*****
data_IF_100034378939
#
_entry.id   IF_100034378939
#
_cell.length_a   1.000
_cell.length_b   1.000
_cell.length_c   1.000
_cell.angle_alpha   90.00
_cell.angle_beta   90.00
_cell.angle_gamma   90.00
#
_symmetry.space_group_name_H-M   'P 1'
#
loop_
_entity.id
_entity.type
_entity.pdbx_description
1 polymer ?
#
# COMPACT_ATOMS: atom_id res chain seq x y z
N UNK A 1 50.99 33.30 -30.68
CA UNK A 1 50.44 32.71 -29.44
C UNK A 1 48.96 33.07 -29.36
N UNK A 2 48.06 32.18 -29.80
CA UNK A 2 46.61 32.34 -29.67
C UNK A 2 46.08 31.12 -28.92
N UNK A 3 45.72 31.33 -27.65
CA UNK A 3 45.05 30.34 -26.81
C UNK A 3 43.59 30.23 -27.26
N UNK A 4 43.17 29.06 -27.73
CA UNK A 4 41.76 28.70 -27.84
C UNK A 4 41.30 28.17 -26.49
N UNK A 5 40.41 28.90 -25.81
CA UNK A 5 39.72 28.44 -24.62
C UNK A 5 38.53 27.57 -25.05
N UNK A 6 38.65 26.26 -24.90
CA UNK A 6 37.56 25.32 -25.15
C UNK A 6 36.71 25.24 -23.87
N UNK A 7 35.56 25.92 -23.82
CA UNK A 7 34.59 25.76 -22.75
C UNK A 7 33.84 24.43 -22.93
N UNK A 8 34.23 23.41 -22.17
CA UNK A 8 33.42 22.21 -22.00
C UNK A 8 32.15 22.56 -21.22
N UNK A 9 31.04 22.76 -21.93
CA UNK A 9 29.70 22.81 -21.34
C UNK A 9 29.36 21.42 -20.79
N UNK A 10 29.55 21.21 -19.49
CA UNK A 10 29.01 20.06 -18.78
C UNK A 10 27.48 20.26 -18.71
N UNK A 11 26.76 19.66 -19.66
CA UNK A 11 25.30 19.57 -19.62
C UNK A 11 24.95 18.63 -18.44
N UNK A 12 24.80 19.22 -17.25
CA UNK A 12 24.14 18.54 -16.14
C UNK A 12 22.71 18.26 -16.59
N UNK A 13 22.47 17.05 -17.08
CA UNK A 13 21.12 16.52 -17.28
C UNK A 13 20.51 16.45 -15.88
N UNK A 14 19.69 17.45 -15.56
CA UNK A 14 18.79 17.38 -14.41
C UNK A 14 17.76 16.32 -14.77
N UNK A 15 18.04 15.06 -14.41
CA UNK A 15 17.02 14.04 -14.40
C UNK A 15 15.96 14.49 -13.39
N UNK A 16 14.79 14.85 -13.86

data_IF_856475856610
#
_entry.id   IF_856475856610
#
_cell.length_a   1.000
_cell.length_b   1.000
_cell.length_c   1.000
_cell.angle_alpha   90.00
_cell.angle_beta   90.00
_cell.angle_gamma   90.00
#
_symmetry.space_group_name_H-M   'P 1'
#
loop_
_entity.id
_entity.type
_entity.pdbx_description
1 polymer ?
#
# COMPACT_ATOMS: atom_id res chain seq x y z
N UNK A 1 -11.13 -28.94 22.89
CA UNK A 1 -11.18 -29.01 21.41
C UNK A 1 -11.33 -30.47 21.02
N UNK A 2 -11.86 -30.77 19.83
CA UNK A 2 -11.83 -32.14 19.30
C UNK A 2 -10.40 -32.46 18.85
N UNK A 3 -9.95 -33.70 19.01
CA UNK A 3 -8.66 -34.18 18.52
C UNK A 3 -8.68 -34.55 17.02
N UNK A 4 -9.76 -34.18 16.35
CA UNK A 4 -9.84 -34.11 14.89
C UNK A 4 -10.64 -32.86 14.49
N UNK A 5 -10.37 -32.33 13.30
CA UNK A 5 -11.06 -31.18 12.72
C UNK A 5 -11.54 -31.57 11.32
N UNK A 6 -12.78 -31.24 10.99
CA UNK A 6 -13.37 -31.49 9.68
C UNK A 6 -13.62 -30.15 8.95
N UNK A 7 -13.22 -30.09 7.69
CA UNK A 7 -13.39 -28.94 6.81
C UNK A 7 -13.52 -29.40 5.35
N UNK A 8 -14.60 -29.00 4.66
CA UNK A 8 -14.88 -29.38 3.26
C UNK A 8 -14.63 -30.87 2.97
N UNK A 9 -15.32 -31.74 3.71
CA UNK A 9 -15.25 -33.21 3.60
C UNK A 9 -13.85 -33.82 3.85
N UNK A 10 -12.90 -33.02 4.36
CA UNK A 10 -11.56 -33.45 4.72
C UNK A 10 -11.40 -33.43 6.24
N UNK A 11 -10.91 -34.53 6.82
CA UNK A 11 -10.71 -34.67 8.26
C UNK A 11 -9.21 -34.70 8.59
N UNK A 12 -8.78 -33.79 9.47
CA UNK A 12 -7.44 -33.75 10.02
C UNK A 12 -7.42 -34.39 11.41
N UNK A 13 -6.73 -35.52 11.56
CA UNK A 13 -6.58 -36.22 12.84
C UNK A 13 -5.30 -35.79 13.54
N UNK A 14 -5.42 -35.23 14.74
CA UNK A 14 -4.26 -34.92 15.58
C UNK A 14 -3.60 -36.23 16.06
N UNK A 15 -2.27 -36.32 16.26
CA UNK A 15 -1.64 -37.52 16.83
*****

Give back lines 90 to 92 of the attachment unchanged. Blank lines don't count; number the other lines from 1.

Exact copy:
N UNK A 2 -11.86 -30.77 19.83
CA UNK A 2 -11.83 -32.14 19.30
C UNK A 2 -10.40 -32.46 18.85